• Members of federally recognized Indian tribes. The Interior Department currently recognizes 566 Native American and Alaska Native groups.
  • People eligible to receive care from the federal Indian Health Service
  • Members of health care sharing ministries. These are religious-based organizations whose members pledge to pay one another’s medical bills.
  • Members of recognized religious groups that object to insurance for religious reasons. The objection must be to all forms of insurance, including social insurance programs such as Social Security and Medicare, not just health insurance or Obamacare.

Exemptions based on legal status

You’re exempt from the requirement if you are not “lawfully present” in the United States or if you are incarcerated. U.S. tax laws apply to everyone who earns income in the United States, regardless of whether they’re here legally. Illegal or undocumented immigrants are required to file tax returns if their income is high enough, but they are exempt from the coverage requirement. They are also barred from obtaining health insurance through the online insurance marketplaces set up under the Affordable Care Act.

People who are incarcerated — in jail or prison — are exempt. This applies whether you have been convicted and are serving a sentence or are being held awaiting trial.

Hardship exemptions

The law makes hardship exemptions available for people whose current situation makes it too difficult to afford health insurance. These are not permanent exemptions — they last until you can get “back on your feet.” Common situations that may qualify you for a hardship exemption include:

  • Homelessness
  • Eviction or foreclosure
  • Fire, flood or other disaster that caused major damage to your home
  • Bankruptcy
  • Receiving a notice that your electricity, water or other utility service will be shut off
  • Death of a close family member
  • Being a victim of domestic violence
  • Losing health insurance and being unable to find affordable coverage
  • High debt from medical bills
  • High expenses for caring for a sick, disabled or aging family member

Note that these are not the only hardships that may qualify you for an exemption. The government will make a decision on each application for a hardship exemption based on the specific information in the application.

Brown Recluse Kills Alabama Boy

Branson Riley Carlisle Dies At 5: Spider Bite

Over the weekend, a 5-year-old boy named Branson Riley Carlisle of Albertsville, Alabama passed away after being bitten by a brown recluse spider that is often found in the Southeast and in Alabama.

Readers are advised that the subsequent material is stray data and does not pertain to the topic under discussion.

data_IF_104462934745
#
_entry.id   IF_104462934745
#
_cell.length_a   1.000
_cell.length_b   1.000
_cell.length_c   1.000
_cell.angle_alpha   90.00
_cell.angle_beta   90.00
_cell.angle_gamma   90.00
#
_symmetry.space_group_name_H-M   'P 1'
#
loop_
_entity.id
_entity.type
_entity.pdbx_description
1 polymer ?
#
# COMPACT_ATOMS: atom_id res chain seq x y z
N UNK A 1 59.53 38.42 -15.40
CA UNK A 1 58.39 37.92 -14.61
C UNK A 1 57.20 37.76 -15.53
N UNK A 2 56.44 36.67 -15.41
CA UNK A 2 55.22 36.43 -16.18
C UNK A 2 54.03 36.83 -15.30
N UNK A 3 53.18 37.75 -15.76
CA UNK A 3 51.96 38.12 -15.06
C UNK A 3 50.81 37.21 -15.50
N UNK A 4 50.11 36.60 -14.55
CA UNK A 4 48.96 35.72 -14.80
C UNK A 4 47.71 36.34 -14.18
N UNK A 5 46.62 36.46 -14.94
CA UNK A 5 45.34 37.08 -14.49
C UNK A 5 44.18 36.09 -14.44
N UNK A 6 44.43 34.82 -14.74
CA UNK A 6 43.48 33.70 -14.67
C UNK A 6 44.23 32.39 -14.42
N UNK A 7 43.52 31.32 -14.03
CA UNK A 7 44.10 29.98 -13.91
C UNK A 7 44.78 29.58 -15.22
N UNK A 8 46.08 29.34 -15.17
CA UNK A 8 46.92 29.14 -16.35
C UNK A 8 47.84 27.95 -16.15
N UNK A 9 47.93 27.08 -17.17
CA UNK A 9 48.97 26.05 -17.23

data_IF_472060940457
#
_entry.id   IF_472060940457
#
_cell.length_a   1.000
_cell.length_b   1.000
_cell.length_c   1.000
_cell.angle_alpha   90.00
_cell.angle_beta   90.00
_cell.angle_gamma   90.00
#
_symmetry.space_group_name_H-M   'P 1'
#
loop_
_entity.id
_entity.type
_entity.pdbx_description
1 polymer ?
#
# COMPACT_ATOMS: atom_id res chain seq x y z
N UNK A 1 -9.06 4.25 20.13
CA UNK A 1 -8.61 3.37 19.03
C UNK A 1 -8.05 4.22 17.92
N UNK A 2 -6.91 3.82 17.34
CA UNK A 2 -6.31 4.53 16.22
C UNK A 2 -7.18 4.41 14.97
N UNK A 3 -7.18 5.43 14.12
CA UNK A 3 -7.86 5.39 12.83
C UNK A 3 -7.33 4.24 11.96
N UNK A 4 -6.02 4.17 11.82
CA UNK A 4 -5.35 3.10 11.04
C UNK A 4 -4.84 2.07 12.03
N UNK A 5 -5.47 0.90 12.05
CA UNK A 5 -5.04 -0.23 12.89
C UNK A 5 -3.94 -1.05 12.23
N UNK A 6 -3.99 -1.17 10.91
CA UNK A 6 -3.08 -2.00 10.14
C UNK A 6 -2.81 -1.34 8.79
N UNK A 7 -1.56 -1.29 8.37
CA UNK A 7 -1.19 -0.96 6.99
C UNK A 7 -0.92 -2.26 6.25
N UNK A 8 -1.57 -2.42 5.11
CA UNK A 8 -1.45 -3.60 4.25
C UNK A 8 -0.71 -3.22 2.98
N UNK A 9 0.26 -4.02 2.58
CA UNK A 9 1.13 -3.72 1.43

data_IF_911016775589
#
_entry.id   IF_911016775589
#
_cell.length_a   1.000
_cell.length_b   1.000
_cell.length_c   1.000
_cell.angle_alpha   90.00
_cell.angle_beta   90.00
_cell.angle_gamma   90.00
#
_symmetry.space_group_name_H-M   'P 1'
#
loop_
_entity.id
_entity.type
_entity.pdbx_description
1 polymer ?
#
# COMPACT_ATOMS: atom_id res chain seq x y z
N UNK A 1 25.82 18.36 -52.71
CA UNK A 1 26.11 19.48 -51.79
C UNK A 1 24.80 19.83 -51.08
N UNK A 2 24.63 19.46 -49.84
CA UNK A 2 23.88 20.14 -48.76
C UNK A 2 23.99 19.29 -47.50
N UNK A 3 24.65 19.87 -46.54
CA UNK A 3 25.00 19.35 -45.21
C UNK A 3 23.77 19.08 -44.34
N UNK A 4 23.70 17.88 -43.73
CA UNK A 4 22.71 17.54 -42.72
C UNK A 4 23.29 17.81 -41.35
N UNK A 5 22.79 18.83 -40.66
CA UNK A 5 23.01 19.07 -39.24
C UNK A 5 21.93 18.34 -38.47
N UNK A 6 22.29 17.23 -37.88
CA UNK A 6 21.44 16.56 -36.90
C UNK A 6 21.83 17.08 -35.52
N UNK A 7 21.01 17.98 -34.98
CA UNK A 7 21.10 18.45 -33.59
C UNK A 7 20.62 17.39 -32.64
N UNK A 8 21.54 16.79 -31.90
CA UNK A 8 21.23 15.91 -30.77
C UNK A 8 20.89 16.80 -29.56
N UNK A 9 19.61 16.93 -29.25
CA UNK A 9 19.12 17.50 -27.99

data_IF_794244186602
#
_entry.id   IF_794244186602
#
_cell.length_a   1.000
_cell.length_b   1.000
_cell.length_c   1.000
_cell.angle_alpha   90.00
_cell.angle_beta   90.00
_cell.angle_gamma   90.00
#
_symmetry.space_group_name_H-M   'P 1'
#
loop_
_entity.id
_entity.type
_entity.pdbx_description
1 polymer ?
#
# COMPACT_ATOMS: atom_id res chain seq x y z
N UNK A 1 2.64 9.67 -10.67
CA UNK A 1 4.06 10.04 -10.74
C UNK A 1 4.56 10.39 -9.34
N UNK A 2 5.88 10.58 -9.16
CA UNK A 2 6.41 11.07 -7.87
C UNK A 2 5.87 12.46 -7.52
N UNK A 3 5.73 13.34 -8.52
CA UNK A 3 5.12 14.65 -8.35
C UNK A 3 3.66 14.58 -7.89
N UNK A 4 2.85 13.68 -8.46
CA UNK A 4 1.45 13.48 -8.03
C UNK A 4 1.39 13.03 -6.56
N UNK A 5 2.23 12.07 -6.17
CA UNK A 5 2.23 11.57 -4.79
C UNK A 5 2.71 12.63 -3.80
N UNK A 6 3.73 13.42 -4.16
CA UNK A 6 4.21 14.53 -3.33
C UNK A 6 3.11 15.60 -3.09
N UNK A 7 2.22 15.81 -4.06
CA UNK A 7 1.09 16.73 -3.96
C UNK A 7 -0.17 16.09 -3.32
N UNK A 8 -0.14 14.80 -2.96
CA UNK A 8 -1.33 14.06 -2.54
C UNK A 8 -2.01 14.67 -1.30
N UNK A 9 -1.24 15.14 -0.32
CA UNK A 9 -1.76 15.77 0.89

The boy’s parents, Jessica Carlisle and A.J. Mays, rapidly took him to the Marshall Medical Center. But throughout the night, his condition worsened and he was transferred to Huntsville Hospital for Women & Children, where he died.

Carlisle and Mays also brought the spider to the hospital, where it was identified as a brown recluse spider, according to Claudette DeMuth, director of marketing at Marshall Medical Center. DeMuth said in a statement:hat the cold weather has caused spiders to come inside.

Ann Slattery, who is the director of Regional Poison Control Center Children’s of Alabama, said that it was a good thing that Branson Riley Carlisle’s parents brought the spider to the hospital, so they could determine the specie.

According to the University of California Riverside researcher, Rick Vetter, the brown recluse that killed little Carlisle, doesn’t spin a web, its defense is to bite.

The author of “Spiders of the Eastern United States: A Photographic Guide,” shared: “They come out at night after all the lights are off and creep around.They live in houses, especially old ones.They come out at night after all the lights are off and creep around. They also like hiding in piles of old clothes or newspapers or old woodpiles.” He explained that the brown recluse spider venom is called a cytotoxin and it causes the skin and what’s beneath to erode. The venom can also cause the breakdown of red blood cells. Vetter added: “Usually what happens the skin becomes dead and the tissue around the bite blisters up.Sometimes the doctors will have to 

the area leaving a cavity. Normally it’s a highly localized thing. The symptoms often start with itching 15 to 20 minutes after the bite. Sometimes the site looks like a bullseye with a blister and a bruise around it.”

Slattery said that last year, there were 89 calls about suspected brown recluse bites, but in the majority of cases, it was some other condition. She also revealed that after 32 years on the job, this is the first death caused by a brown recluse bite to her knowledge.
In 2004, a family of 4, living in Lenexa, Kansas found 2,055 brown recluse spiders in their house in 6 months. While the spiders crawled on the walls, the carpet, in the sinks, and bathtubs, none of the family members or pets were bitten.

Branson Riley Carlisle was laid to rest on Wednesday.